Utilitarianism makes ethical decisions based on the results that the action will cause. However, for the Kantian theory, it is believed that human reason is the only pure good, and they disregard the consequences. Kant discusses that the mentioned human reason should be devoid of the influence of desires or emotions. This opposes the Utilitarian view that ignores motives of an action as not important and approves the consequences. According to Kant, a purely good act is performed due to the person’s obligation to the categorical imperative.
Immanuel Kant’s The Groundwork of the Metaphysics of Morals is his first crucial attempt to provide moral philosophy, and his work has endures a standout among the most powerful philosophers. Kant’s analysis can be perceived as a foundation for imminent studies by clarifying the major ideas and rules of moral rationale and demonstrating that they are subordinated to rational factors. He seeks to prove that the discovery of the principle of morality is achievable. What is more, he grants a revolutionary assertion the rightness of a choice is controlled by the nature of the principle an individual decides to follow. Therefore, Kant’s moral sense theories often are depicted as strikingly unconventional.
The divine command theory, utilitarianism, Kant’s duty defined morality, natural law theory, and Aristotle’s virtue ethics are the five types of ethical theories. The divine command theory states that what is morally right and wrong will be decided by God. Utilitarianism states that “Action “A” is morally right if and only if it produces the greatest amount of overall happiness. Kant’s duty defined morality states that what is important is acting for the sake of producing good consequences, no matter what the act is. Natural law theory states that people should focus on the good and avoid any evil.
First of all, Kant 's second formulation of the categorical imperative specifies that "Act in such a way that you treat humanity, whether in your own person or in the person of another, always at the same time as an end and never simply as a means. "(Kant) According to this point, people should help the hungry because of that they are humans. On the other hand, enforcing people to help the hungry make the situation opposition of the formula of Kant because there are always some who do not want to help them because of that they are human, but they help the hungry to not break the law. Thus, enforcing people to help the hungry does not make them treat the hungry as an end themselves. This point also embraces the Kant 's idea that motivation of action is more important than consequences.
(ii) (ii) Does my action respect the goals of human beings rather than merely using them for my own purposes? Again, if the answer is no, then we must not perform the action. Principles of Kant’s Theory Kant’s theory was actually based on the following five points: • Moral view of Kant is Categorical Imperative. • Universitality: No moral statement can be valid if it cannot be universal. • Intrinsic Values: Every human is an end in itself and not a mean to some other end.
To look at whether restraint is ethical, Utilitarianism and Kant’s ethical theory can be applied to cases where patients have been restrained. These theories have different ways for deciding if an act is acceptable or not. Utilitarian theory is the belief (based on morals) that an action is right if it creates the greatest good for the most people. It is based on the calculated consequence or outcome of a specific action. If somebody using an utilitarian approach thinks an action would bring the most pleasure or happiness to the majority of people then it would be the right thing to do.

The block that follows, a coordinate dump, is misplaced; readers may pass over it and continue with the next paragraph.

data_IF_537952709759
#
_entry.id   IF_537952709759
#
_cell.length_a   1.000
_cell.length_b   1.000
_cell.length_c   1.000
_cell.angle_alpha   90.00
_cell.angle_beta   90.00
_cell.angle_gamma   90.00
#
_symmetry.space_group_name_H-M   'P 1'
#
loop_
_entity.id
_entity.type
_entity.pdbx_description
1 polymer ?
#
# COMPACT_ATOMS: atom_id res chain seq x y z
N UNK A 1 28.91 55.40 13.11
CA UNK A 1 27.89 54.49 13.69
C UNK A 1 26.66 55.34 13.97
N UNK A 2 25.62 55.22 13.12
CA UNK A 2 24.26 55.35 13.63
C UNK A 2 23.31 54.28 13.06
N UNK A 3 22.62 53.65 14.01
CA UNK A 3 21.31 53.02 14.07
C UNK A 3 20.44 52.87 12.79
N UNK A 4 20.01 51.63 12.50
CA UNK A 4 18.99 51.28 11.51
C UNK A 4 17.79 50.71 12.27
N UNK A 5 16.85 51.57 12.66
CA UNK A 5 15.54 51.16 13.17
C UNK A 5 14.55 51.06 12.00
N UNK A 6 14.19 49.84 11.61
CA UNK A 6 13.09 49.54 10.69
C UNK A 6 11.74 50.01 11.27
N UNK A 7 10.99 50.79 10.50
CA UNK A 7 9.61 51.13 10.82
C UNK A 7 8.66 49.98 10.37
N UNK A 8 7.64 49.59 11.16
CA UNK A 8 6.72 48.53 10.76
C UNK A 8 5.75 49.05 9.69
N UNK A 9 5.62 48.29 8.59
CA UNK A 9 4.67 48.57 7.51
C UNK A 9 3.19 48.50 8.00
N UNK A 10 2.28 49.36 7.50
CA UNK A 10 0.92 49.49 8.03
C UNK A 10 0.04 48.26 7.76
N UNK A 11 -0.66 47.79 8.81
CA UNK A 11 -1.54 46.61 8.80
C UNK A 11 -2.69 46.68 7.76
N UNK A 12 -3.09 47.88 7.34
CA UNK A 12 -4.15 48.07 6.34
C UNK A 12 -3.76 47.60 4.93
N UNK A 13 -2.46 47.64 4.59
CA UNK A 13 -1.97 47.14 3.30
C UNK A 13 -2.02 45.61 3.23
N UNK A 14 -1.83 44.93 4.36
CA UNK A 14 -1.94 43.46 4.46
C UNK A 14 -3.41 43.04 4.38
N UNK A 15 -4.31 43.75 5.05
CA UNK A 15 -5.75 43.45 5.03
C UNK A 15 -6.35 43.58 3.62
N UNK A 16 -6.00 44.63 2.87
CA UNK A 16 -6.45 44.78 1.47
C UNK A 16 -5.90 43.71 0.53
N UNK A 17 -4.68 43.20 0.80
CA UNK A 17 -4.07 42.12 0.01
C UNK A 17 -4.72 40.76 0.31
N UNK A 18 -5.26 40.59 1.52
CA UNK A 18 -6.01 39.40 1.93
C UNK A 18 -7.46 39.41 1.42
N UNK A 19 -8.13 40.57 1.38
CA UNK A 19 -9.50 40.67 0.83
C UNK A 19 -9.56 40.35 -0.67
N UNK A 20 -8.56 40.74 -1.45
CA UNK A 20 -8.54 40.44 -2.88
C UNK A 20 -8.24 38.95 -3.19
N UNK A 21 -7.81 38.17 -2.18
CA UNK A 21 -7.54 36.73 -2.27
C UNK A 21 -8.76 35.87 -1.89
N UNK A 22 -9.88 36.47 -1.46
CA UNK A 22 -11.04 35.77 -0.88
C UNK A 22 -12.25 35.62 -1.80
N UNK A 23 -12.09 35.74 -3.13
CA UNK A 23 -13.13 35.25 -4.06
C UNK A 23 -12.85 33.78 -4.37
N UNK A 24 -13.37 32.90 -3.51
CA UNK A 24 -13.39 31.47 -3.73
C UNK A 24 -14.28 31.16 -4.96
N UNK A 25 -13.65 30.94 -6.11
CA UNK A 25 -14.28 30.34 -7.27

J.S. Mill noticed this issue, introducing rule utilitarianism, in which he recognised the differences in different types of pleasures. However, this is much more complex than the seemingly practical to use act utilitarianism. Assigning different ‘levels’ to different pleasures and pains can take up a considerable amount of time, when sometimes a quick decision is necessary. Furthermore, with both act and rule utilitarianism, the pleasure and pain of every potential situation must be calculated to decide the most moral course of action.
Here, Kant seems to be suggesting that the criterion for morally permissible actions is derived from the categorical imperative; that is, it offers us a template through which we can act for the sake of the law. To validate this claim, Kant makes a transition from the official formula and introduces an analogic formula of the law-of-nature which states, “so act as if the maxim of your action were to become by your will a universal law of nature” (421.16). He elucidates this idea by means of the followings four
Rational humans should be treated as an end in themselves, thus respecting our own inherent worth and autonomy to make our own decisions. This part of Kant’s ideology may limit what we could do, even in the service of promoting an overall positive, by upholding the principle of not using people with high regard, thus serving as a moral constraint. Deontology remains as the stronger ethical framework as it explicitly lists out how one should act morally through absolute, universal laws, and also by promoting not using others as a mere means, but rather as an end in itself. On the other hand, Utilitarianism, a consequentialist theory, stems from the idea that every morally correct action will produce the greatest amount of good for the greatest amount of people. The morality of an action is determined by the outcome of that action.
Kant is remembered in ethics for his deontological ethical theory where he states that an action is morally justifiable if an actor is bound by his obedience to act by a set of laws. Kant’s ethics thus states that one “must” always conform to a set of rules hence at other times called “categorical imperative.” According